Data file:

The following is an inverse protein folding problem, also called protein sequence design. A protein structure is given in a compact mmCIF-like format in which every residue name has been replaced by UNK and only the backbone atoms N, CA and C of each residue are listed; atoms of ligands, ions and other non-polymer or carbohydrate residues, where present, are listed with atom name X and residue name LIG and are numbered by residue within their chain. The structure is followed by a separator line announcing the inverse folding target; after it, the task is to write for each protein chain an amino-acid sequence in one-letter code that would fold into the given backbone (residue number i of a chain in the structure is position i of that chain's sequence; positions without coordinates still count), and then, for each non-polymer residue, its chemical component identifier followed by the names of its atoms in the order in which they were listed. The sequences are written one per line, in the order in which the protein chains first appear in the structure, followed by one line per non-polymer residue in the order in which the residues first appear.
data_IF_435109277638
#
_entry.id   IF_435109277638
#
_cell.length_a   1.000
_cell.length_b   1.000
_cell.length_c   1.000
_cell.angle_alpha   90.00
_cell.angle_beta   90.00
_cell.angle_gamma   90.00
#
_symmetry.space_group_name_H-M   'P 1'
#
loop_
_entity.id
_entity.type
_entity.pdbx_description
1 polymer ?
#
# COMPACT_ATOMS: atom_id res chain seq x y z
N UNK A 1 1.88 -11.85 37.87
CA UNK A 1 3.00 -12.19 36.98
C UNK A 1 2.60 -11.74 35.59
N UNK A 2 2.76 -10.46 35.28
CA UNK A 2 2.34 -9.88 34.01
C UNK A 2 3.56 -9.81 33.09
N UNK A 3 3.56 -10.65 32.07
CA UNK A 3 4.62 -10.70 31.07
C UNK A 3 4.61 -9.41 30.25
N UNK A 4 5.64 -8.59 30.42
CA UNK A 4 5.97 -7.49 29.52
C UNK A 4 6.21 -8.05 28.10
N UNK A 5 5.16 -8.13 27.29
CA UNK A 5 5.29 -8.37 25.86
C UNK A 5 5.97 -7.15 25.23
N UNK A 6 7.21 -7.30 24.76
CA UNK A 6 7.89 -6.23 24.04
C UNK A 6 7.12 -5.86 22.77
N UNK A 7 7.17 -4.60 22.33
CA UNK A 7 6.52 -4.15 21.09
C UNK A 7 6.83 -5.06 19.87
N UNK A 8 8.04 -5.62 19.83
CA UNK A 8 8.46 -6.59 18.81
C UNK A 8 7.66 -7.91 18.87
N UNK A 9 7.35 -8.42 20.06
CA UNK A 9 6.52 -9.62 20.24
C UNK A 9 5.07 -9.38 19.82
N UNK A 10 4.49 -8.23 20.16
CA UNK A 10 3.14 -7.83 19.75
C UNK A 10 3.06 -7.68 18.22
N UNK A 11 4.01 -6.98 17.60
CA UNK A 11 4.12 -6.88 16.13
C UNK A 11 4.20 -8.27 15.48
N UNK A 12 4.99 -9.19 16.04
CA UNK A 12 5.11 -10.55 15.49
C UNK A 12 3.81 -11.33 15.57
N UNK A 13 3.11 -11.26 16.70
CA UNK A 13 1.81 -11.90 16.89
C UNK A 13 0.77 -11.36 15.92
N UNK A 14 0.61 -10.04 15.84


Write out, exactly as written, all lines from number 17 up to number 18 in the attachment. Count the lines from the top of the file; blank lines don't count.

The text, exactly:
_entity.type
_entity.pdbx_description